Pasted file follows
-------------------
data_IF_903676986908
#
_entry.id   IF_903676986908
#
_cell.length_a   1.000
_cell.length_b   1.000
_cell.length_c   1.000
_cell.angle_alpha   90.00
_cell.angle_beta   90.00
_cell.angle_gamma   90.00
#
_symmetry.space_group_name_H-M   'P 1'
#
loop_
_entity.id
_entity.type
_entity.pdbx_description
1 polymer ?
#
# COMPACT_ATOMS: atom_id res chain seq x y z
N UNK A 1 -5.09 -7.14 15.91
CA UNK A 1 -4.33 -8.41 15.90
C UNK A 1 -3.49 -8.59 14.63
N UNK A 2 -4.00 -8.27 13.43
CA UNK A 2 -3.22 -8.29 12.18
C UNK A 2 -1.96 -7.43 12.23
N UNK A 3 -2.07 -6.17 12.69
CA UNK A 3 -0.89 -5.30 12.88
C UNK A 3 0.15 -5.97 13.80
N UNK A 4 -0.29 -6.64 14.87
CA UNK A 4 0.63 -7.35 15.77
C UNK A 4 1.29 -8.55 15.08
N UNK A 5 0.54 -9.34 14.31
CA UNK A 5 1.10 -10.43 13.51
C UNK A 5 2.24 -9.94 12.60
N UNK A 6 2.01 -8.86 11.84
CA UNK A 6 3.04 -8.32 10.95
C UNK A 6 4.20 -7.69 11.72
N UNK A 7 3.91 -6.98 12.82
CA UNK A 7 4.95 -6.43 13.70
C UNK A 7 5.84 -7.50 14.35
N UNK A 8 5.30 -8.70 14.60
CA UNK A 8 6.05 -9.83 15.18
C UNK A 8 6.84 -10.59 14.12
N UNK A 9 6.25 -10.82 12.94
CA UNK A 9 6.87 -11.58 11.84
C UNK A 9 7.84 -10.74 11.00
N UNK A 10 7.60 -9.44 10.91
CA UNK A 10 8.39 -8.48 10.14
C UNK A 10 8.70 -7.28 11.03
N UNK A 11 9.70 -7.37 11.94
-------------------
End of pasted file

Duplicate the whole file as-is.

data_IF_903676986908
#
_entry.id   IF_903676986908
#
_cell.length_a   1.000
_cell.length_b   1.000
_cell.length_c   1.000
_cell.angle_alpha   90.00
_cell.angle_beta   90.00
_cell.angle_gamma   90.00
#
_symmetry.space_group_name_H-M   'P 1'
#
loop_
_entity.id
_entity.type
_entity.pdbx_description
1 polymer ?
#
# COMPACT_ATOMS: atom_id res chain seq x y z
N UNK A 1 -5.09 -7.14 15.91
CA UNK A 1 -4.33 -8.41 15.90
C UNK A 1 -3.49 -8.59 14.63
N UNK A 2 -4.00 -8.27 13.43
CA UNK A 2 -3.22 -8.29 12.18
C UNK A 2 -1.96 -7.43 12.23
N UNK A 3 -2.07 -6.17 12.69
CA UNK A 3 -0.89 -5.30 12.88
C UNK A 3 0.15 -5.97 13.80
N UNK A 4 -0.29 -6.64 14.87
CA UNK A 4 0.63 -7.35 15.77
C UNK A 4 1.29 -8.55 15.08
N UNK A 5 0.54 -9.34 14.31
CA UNK A 5 1.10 -10.43 13.51
C UNK A 5 2.24 -9.94 12.60
N UNK A 6 2.01 -8.86 11.84
CA UNK A 6 3.04 -8.32 10.95
C UNK A 6 4.20 -7.69 11.72
N UNK A 7 3.91 -6.98 12.82
CA UNK A 7 4.95 -6.43 13.70
C UNK A 7 5.84 -7.50 14.35
N UNK A 8 5.30 -8.70 14.60
CA UNK A 8 6.05 -9.83 15.18
C UNK A 8 6.84 -10.59 14.12
N UNK A 9 6.25 -10.82 12.94
CA UNK A 9 6.87 -11.58 11.84
C UNK A 9 7.84 -10.74 11.00
N UNK A 10 7.60 -9.44 10.91
CA UNK A 10 8.39 -8.48 10.14
C UNK A 10 8.70 -7.28 11.03
N UNK A 11 9.70 -7.37 11.94